Anyway, the whole point is that this is the 1st time that I’ve felt some kind of obligation to make a little more effort. And it’s not easy because we don’t exactly gel, at least from my point of view. For all I know this may be one of the only times that I feel inspired to be this active in home teaching, but the motivation is there so I try to run with it as best I can.

  23. Joshua B. says:

    It’s true, Rebecca. (Mod- No comment #’s??) I’m sure this is one of the goals, but can’t there be a better way to do it? People do unpleasent things all the time to benefit themselves and gain training, but for some reason, HT/VTing (ok, mostly HTing :) just isn’t viewed that way by a lot of people.

    We say that (benefits the teacher the most) about a lot of things in the church though. I don’t know how well that argument will hold up under scrutiny forever. Its a really excellent thought but needs to be applied in the right places, and I don’t know that HTing is the right one for that. I feel like HTing benefits select people much more then it does myself.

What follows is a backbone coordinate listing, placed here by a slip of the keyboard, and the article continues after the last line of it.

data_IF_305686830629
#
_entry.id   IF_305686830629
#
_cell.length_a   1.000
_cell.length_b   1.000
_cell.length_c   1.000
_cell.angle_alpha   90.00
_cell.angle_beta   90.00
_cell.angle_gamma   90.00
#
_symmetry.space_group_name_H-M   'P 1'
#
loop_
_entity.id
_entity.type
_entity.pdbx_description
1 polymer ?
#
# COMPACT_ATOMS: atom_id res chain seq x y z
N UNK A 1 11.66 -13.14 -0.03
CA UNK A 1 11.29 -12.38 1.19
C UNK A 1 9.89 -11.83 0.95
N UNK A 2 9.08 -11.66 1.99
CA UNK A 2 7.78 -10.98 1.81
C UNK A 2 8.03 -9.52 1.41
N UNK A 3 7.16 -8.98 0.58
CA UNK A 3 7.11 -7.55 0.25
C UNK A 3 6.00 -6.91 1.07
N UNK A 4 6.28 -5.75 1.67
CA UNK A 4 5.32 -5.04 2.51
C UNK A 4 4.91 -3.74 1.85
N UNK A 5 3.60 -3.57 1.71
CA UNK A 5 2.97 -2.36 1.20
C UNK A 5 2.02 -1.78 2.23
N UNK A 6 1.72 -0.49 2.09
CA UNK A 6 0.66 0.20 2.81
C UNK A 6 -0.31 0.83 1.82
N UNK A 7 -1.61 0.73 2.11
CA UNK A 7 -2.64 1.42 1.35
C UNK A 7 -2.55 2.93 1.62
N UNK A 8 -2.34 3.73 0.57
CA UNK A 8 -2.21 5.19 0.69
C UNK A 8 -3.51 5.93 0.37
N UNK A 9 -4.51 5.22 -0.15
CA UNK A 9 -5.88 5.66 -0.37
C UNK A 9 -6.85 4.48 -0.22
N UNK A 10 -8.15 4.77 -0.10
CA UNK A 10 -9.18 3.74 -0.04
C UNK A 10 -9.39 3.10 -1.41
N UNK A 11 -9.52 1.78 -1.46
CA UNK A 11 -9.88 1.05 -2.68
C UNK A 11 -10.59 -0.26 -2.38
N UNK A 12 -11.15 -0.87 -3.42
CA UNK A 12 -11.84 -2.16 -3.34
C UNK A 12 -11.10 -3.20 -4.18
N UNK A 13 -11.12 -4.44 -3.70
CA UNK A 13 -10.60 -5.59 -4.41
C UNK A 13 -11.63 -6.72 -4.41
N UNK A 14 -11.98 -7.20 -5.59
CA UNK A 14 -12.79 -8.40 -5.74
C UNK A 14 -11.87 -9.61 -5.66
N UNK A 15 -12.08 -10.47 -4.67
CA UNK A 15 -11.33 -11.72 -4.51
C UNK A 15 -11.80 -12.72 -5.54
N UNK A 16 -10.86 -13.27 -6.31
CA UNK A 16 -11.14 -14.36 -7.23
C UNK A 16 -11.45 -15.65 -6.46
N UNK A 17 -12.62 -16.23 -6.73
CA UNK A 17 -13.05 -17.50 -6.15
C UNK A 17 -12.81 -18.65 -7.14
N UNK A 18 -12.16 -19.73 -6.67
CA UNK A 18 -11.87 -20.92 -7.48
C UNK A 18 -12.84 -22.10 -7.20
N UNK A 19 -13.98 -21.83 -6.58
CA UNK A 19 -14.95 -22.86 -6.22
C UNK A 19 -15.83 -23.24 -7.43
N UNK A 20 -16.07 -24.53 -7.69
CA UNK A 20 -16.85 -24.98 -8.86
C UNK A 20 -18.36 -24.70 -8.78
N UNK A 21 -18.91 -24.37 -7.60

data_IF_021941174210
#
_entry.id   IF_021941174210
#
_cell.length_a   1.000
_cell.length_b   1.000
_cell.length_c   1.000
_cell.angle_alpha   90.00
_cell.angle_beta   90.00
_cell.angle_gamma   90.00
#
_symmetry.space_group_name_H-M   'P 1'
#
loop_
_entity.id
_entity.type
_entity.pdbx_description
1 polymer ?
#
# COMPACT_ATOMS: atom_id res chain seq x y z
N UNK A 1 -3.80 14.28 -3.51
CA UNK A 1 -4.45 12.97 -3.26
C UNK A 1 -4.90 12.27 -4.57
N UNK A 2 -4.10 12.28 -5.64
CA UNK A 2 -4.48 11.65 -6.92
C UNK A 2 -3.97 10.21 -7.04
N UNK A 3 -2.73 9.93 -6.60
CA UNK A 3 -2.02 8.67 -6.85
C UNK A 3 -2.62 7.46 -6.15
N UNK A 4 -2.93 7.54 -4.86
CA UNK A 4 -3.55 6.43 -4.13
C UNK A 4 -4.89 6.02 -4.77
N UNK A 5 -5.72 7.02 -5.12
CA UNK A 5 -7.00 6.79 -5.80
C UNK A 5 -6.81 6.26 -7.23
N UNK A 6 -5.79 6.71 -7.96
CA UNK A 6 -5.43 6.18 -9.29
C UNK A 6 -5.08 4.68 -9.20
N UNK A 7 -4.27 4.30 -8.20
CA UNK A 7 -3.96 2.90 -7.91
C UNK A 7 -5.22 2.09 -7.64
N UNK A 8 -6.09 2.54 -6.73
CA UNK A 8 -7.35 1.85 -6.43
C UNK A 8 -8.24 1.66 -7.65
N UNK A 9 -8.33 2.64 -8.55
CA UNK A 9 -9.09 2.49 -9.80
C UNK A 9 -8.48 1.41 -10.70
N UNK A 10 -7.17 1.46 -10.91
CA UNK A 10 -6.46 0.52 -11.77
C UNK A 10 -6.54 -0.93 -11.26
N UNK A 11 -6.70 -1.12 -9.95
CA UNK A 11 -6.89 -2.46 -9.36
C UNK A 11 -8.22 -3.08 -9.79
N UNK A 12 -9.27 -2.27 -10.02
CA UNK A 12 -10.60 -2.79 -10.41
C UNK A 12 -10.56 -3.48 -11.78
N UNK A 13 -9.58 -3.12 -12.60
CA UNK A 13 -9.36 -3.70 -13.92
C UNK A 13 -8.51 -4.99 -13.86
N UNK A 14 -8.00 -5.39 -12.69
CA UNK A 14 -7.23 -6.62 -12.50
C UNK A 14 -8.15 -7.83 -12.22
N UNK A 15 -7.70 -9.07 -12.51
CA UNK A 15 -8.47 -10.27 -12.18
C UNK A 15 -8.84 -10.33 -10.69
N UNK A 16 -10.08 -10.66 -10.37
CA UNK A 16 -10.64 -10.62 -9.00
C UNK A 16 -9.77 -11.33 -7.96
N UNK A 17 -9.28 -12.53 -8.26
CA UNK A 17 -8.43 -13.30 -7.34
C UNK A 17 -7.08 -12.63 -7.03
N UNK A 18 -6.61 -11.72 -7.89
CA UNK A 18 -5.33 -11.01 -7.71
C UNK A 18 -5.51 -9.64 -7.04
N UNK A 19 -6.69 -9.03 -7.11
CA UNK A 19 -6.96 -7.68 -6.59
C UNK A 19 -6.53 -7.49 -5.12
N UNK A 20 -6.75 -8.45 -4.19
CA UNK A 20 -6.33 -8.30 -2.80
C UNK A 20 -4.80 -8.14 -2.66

24. hawkgrrrl says:

    Finally, the HTers are learning what the VTers have known for years! I used to be VT leader about 8 years ago. The priesthood groups looked down on the fact that we counted a variety of contacts as “contacts” (e.g. phone, email). The more formal and structured the contact, the less the relationship. We are schizophrenic (in the colloquial sense) about our objectives – is it so that people feel connected and invested in the community because they have friends or is it so that we have one more opportunity to indoctrinate each other? I think the former is the unique purpose we can achieve through VT and HT, and if so, then it has to be natural and not forced. The more structure, the less connection.